Blood and Champagne: The Life and Times of Robert Capa, by Alex Kershaw

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Alex Kershaw’s 2002 biography tells how Andre Friedmann, born in Budapest in 1913, reinvented himself as debonair photojournalist adventurer Robert Capa (there have been various suggestions why he chose the surname, including its similarity to Frank Capra’s, but apparently it was a childhood nickname, meaning ‘shark’).  During his short life he covered some of the most significant moments in the twentieth century’s dark history.  Even as a teenager he found himself in difficult situations: in trouble with the repressive Horthy regime in Hungary, he moved to Berlin in 1931 where he discovered photography and began to earn a precarious living from his camera.  Unfortunately for a Jew, Berlin in the 1930s was not a good place to be and the Nazi regime’s establishment prompted a further move to Paris.  These early years set the pattern of a peripatetic life which saw Capa restlessly moving from place to place.

He made his name in Spain, covered Chinese resistance to Japan, the Second World War (most famously photographing the D-Day invasion at Omaha Beach) and finally French attempts to maintain control in Indo-China, dying there in 1954 by stepping on a landmine.  The only big conflict he did not cover was Korea.  He also co-founded the Magnum agency in 1947 to protect photographers from exploitation by publishers, allowing them to retain control over their work.  He found time to collaborate with John Steinbeck, visiting the Soviet Union for a book; and with Irwin Shaw, co-producing a book on the struggles of the nascent Israeli state; to drink with (and fall out with) Ernest Hemingway, play poker with John Huston (while Burl Ives serenaded with a guitar, according to one photograph here), have a significant relationship with Ingrid Bergman, and far less significant ones with many other women.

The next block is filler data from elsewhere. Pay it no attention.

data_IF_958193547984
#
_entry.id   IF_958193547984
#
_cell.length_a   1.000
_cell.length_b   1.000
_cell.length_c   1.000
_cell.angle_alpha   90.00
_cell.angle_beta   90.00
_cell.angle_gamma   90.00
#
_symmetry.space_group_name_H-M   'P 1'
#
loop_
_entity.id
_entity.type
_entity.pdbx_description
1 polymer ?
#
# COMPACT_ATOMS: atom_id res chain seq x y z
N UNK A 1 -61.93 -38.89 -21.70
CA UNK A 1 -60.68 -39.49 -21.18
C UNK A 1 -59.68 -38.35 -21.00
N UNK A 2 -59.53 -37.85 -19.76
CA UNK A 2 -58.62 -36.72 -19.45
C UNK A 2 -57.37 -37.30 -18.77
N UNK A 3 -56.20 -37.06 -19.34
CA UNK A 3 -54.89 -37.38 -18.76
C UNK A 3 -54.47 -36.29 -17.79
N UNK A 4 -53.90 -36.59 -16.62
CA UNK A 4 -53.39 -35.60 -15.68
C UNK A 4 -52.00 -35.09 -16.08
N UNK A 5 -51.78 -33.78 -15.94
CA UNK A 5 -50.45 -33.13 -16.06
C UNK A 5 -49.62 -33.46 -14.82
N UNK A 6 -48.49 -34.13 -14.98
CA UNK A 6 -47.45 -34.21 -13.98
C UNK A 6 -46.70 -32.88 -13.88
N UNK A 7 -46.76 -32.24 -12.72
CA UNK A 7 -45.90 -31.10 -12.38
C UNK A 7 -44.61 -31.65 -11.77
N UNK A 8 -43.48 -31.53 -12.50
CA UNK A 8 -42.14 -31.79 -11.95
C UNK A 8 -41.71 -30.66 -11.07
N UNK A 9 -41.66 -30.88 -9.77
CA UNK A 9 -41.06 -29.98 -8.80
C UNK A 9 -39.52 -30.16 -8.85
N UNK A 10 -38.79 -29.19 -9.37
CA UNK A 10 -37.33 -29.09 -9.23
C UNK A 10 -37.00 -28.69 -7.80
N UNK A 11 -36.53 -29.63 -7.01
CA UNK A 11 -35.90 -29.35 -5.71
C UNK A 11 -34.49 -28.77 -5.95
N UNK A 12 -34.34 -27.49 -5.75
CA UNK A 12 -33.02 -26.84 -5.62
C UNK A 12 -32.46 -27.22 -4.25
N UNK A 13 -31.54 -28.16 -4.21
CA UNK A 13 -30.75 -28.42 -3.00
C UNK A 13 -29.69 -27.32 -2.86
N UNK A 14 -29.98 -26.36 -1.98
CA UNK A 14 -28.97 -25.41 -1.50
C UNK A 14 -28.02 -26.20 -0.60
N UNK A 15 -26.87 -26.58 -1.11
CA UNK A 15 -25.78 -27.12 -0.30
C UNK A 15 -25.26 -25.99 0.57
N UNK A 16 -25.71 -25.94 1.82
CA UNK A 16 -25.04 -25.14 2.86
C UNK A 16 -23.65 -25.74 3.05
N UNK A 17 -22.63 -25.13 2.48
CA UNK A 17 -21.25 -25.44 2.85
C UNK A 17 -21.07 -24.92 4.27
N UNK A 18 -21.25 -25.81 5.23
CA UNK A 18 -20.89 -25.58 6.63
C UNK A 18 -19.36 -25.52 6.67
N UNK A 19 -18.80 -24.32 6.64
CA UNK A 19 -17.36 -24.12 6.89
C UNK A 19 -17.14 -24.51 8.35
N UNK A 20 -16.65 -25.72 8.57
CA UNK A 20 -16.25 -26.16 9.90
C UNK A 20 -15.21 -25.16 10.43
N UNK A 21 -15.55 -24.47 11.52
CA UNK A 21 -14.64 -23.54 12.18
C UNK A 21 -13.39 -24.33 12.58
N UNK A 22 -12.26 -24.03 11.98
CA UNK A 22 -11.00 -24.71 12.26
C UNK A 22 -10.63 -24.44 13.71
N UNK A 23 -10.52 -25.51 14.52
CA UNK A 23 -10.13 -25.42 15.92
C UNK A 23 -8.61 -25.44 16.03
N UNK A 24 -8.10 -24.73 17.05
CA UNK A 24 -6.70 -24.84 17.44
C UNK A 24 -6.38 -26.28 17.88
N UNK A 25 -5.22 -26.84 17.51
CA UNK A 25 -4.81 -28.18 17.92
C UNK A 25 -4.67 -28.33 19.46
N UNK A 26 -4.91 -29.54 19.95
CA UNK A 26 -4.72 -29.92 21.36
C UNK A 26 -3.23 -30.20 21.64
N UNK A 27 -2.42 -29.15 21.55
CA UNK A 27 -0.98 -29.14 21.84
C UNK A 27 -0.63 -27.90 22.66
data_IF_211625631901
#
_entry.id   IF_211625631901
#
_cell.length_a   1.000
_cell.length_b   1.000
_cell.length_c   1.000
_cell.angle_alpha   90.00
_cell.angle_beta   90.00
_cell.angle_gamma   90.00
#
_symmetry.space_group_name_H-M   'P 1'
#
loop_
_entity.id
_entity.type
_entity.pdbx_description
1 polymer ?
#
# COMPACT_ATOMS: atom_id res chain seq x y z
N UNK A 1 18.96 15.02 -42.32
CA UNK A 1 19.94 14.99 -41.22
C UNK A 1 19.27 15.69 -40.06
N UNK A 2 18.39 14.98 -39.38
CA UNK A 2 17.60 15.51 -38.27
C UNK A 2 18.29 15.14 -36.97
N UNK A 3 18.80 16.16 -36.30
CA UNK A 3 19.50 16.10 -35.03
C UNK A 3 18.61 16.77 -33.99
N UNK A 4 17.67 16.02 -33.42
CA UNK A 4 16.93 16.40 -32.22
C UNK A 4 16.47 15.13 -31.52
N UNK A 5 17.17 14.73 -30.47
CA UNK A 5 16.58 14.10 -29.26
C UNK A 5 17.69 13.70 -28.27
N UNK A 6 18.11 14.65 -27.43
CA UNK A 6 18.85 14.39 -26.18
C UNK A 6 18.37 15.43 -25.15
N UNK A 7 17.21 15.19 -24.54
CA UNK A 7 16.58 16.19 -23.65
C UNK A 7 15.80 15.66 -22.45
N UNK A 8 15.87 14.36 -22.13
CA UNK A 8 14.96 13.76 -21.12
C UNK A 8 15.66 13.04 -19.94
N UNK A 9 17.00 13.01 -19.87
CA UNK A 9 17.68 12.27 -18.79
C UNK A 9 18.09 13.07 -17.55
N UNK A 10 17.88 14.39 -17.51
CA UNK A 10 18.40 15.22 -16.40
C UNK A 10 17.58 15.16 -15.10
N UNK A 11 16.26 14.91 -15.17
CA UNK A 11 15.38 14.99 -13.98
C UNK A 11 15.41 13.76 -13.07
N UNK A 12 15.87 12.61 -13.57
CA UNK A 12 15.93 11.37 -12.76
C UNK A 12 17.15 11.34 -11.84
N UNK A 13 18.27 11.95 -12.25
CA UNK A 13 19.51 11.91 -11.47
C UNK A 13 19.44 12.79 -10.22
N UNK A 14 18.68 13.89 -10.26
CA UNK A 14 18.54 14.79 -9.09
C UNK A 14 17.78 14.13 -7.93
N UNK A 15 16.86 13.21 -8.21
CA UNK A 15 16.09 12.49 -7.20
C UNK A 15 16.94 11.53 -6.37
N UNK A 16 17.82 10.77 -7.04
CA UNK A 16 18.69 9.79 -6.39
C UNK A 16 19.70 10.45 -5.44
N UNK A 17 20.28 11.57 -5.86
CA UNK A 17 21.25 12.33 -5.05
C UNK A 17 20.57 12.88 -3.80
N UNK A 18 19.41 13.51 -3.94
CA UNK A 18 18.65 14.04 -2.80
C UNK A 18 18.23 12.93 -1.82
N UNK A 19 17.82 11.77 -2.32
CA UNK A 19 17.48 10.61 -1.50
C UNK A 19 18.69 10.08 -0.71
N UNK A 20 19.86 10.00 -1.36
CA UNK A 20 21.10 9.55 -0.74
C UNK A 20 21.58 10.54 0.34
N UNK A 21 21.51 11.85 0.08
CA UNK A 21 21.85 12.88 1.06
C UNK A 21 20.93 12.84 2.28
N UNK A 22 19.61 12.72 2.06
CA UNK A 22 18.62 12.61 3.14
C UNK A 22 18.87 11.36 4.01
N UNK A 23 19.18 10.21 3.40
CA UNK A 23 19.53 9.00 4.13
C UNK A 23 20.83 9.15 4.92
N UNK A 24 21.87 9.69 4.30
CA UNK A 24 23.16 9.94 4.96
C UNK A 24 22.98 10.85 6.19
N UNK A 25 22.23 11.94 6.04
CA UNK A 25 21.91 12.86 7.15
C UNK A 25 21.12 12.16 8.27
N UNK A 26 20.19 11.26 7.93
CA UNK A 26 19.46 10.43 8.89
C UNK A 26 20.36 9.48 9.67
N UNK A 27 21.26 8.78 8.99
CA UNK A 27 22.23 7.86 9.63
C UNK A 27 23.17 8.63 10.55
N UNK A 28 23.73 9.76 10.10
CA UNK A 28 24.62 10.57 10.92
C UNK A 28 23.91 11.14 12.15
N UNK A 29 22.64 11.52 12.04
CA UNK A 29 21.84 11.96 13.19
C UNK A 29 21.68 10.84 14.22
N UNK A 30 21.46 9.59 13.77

The facts of Capa’s life are well known and are elegantly covered by Kershaw, but the portrait he draws from them is insightful.  We see someone who was capable of great charm, and who capitalised on it.  He made friends easily and women it seems found him irresistible.  The attraction was mutual and he possessed a significant sex drive, yet refused to make commitments. He was not a man of great introspection, was easily bored, and was a compulsive gambler – at one point he was described as essentially a gambler with a side-line in photography – which meant he would never be comfortably off.  And he pilfered books from homes he stayed in.

Kershaw considers that after a decade covering Spain and the World War, Capa was suffering from PTSD.  It may well have been true, but does not completely explain defects in his character.  Much is made of the loss of his lover Gerda Taro in the Spanish Civil War, and the devastation is this caused him, but he had been happy to have her photographs appear under his name; she constantly struggled to get out from his shadow as a photographer.  His behaviour after her death may have been risky, though her loss was not necessarily the cause – he had an addictive personality that would probably have manifested in risk-taking even had she lived.

He could be disloyal to his friends too.  When he had problems renewing his US passport in 1952 (he had become a US citizen in 1946), on the grounds he was under suspicion of being a communist, he was willing to name names to the passport authority in an effort to clear himself.  That included declaring Joris Ivens, for whom Capa had worked on a film in China, as ‘probably a communist’, a deplorable accusation to make at that time; charitably, perhaps he felt it was a safe accusation to make as Ivens’s views were well known and he had already left the United States.  Whatever the usefulness or otherwise of his information, he got his new passport.